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The General Reviews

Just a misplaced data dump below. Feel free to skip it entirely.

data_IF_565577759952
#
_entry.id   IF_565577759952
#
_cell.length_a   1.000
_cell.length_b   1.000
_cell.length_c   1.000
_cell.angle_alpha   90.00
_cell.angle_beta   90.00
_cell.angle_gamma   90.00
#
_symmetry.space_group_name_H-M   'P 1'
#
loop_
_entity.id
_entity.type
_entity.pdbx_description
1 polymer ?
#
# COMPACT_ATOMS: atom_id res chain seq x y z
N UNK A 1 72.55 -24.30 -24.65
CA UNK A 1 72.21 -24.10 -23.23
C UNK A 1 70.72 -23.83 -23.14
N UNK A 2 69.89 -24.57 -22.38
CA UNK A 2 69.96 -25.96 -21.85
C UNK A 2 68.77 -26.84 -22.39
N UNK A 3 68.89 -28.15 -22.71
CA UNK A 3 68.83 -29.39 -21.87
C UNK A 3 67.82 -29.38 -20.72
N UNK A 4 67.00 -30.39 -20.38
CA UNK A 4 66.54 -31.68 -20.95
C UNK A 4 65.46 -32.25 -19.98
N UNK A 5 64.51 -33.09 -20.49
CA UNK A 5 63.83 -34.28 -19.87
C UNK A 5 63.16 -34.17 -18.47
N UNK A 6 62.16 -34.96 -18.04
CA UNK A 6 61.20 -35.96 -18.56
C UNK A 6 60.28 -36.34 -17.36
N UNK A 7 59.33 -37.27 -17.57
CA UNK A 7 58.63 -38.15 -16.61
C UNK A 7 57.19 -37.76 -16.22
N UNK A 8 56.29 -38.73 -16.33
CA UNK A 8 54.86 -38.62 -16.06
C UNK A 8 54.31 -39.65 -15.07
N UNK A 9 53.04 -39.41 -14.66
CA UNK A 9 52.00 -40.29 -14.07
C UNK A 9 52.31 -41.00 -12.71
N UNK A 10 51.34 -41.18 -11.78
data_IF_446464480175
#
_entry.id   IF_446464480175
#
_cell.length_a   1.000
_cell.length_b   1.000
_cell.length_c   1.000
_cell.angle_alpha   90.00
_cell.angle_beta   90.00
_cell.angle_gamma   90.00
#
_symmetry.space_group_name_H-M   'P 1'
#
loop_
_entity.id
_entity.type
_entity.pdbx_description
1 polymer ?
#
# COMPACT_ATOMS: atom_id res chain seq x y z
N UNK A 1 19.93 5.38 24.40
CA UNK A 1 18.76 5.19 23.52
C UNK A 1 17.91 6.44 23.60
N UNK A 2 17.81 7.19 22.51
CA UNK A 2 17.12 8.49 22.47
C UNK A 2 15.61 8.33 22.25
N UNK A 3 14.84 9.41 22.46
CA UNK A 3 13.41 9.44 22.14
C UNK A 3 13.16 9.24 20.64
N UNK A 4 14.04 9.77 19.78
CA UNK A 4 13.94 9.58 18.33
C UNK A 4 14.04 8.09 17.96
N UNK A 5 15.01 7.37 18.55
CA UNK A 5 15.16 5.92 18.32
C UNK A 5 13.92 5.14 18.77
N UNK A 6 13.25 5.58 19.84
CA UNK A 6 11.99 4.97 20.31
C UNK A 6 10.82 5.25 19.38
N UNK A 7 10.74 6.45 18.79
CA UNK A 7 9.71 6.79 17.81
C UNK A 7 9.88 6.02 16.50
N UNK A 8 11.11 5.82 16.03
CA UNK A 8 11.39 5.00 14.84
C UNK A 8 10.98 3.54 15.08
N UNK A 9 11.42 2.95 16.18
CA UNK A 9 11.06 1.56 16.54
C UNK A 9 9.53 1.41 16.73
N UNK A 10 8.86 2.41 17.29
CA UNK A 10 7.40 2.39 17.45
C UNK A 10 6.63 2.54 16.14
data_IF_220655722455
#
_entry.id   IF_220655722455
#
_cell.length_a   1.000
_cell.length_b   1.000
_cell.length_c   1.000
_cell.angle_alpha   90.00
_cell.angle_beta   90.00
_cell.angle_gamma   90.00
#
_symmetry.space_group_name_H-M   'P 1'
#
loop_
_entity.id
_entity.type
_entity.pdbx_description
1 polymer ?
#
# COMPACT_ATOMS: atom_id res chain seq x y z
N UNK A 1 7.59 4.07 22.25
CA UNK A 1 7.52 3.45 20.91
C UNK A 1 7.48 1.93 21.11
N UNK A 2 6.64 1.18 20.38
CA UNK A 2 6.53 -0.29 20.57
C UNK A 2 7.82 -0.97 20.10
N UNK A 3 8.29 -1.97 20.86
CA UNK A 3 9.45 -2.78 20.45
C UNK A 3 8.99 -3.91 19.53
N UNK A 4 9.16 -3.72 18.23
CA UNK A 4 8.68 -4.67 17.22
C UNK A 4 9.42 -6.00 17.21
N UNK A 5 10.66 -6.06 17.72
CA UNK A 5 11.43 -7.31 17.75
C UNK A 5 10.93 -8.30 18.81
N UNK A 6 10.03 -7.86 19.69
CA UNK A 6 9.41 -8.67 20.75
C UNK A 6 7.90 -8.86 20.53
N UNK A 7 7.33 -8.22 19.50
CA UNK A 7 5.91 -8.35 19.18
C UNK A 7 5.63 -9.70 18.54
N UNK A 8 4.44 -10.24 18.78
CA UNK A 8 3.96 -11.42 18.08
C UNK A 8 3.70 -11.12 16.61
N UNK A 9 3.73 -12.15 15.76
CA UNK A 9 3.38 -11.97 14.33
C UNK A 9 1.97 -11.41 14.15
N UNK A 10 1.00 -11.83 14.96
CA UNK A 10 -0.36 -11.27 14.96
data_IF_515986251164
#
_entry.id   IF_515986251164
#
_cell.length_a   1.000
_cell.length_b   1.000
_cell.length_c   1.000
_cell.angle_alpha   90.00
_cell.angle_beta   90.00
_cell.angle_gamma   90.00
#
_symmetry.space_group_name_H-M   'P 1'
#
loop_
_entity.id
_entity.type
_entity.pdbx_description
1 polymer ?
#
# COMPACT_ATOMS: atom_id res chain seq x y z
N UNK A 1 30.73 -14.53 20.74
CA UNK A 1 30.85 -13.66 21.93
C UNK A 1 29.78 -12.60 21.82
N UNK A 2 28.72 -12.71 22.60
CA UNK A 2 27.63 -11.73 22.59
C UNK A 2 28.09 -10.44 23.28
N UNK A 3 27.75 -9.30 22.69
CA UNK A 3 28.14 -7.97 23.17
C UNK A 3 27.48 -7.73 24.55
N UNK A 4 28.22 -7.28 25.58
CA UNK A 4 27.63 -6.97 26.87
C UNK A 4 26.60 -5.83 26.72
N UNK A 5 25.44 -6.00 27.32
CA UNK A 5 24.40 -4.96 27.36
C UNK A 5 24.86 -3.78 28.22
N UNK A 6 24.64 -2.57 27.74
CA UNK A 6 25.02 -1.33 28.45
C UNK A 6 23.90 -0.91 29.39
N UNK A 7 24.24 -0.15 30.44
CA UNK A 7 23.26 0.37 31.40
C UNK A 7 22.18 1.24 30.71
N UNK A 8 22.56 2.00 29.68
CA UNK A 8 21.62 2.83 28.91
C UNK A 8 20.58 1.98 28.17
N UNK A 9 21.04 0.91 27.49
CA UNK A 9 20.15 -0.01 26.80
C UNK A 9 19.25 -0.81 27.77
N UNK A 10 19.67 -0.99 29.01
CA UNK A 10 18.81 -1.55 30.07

Poorly received on its initial release, THE GENERAL is now widely considered to be Buster Keaton's greatest film. The story of a Southern railroad engineer who becomes a Civil War hero, THE GENERAL is inarguably Keaton's most stirring movie, if not his greatest. (It is also the Keaton film that loses the most impact when viewed on a TV screen.) Marietta, Georgia, the spring of 1861: Young Johnnie Gray (Buster Keaton), a railroad man, loves only two things in life: "The General," his train engine, and Annabelle Lee (Marion Mack). When word arrives that Fort Sumter has been fired upon, Johnnie attempts to enlist in the Confederate army, but is rejected. Annabelle, thinking he is a slacker, severs her relationship with him. One year later, a band of Union agents steal "The General" and ride off in it to begin a campaign of sabotaging Southern bridges. Inside the train is a prisoner, Annabelle. Johnnie commandeers another locomotive and rushes off in pursuit. After a series of confrontations with the Yankee hijackers, Johnnie finds himself behind enemy lines, where he is forced to abandon the train and retreat to the woods. Hiding in a nearby house being used as a Union headquarters, Johnnie overhears Yankee officers making important military plans and discovers that Annabelle is their prisoner. Later that night, he and Annabelle escape. The next morning, they steal back "The General" and head south with Union trains in close pursuit. After a hazardous trip, the couple arrive back in Marietta, where Johnnie alerts the Confederates to the Union army's proximity. The Yankee attack fails, largely due to the courage and resourcefulness (and luck) of Johnnie Gray: a bridge that he had set on fire during his return trip collapses when the Union trains try to cross it, and his derring-do as an ad hoc Reb soldier helps defeat the Yankee ground forces. Johnnie is rewarded with a commission in the Confederate army and the renewed affection of Annabelle. Based on an actual Civil War event (treated more soberly in the 1956 Disney release THE GREAT RAILROAD CHASE), THE GENERAL, one of the great outdoor films, was photographed mostly in Cottage Grove, Oregon, where the narrow-gauge railroad equipment Keaton required was still available. If the RKO facilities were, as Orson Welles contended in 1939, "the biggest electric train any boy ever had," then the railroading material Keaton found in Oregon constituted the biggest real train set any boy ever had. At the center of it was "The General" itself, one of the cinema's largest, most memorable, and most ingeniously and exhaustively utilized props. In, on, and around "The General" occur several of the most exciting and amazing shots and gags ever witnessed by movie audiences--moments so precisely timed and executed that they are more likely to elicit gasps (followed by smiles) than outright laughs. Two examples: Johnnie, seated on the cowcatcher of a moving train, heaves a massive length of wood toward a similar piece lying on the track just ahead. The first stake miraculously dislodges the second just in time to prevent derailment. Later, the stunt is reversed when Johnnie lassos a telegraph pole, drags it behind "The General" until it is perfectly positioned to derail his pursuers, and then cuts it loose. Other shots impress with their wry poetry. In one shot, the camera is tracking slowly from right to left while, in the background, the Southern army is rapidly retreating in the opposite direction. Then, in the foreground, we see "The General" passing in and out of frame from right to left. Facing the camera is Johnnie, feverishly chopping wood, totally unaware of the Rebel retreat taking place just behind him as he unknowingly rushes into enemy territory. The use of the slowly tracking camera, overtaken and passed by the more rapidly tracking locomotive, juxtaposed with the army traveling in the opposite direction, is a classic instance of cinematography in which adroitness and beauty reinforce each other. Keaton, the cinema's most acrobatic comedian, possessed a small but superbly athletic body (rivaled in compact grace only by Joe E. Brown's) topped by an unhandsome but oddly beautiful face. He was not as versatile an actor as Charlie Chaplin, and he probably knew it. When he developed his stone-faced persona early in his career, he turned his lack of emotional range into an asset; his perennially unsmiling expression freed him to concentrate fully on his neck-down delivery and, in the process, he created what became, along with the Hitchcock cameo, one of Hollywood's most successful publicity hooks. THE GENERAL might have been an even stronger picture (if that's possible) had Annabelle been made a more deserving partner of the intrepid hero--less quick to believe he's a draft evader, more equal to the exploits required of her in the second half of the movie. Hardly more than a pretty prop, this hapless heroine is never really allowed to get into the spirit of things as, say, Kathleen Turner's character does in ROMANCING THE STONE (1984). Annabelle's ineptitude has a certain charm but an unsuspected ingenuity might have been even more fetching. In one famous moment, after she has daintily deposited a minuscule piece of kindling into the boiler of "The General," Johnnie starts to strangle her, reconsiders, then kisses her--an apt illustration of love trumping exasperation and gender differences. THE GENERAL is believed to be the most expensive silent comedy ever made. One shot alone--the collapse of the bridge--cost $42,000 to execute (the equivalent of nearly $2,000,000 today). The movie's total budget ultimately exceeded $750,000 but it grossed only $474,000 on its first release. Today the reasons for its box-office and critical failure seem almost inexplicable. True, it wasn't as funny as other Keaton films, but it was never intended as an all-out laugh riot. Perhaps audiences were beginning to resent a comic star who (half a century before Eddie Murphy) was increasingly grounding his on-screen character in superhuman competence instead of all-too-human incompetence. Or maybe, as critic Robert Sherwood suggested, "Someone should have told Buster that it is difficult to derive laughter from the sight of men being killed in battle." Nonetheless, THE GENERAL survives, and survives gloriously, as probably the only extant film that would qualify for all-time ten-best lists in the categories of both comedy and adventure. Three years before his death in 1966, Keaton said, "I was more proud of that picture than any I ever made." (Violence.)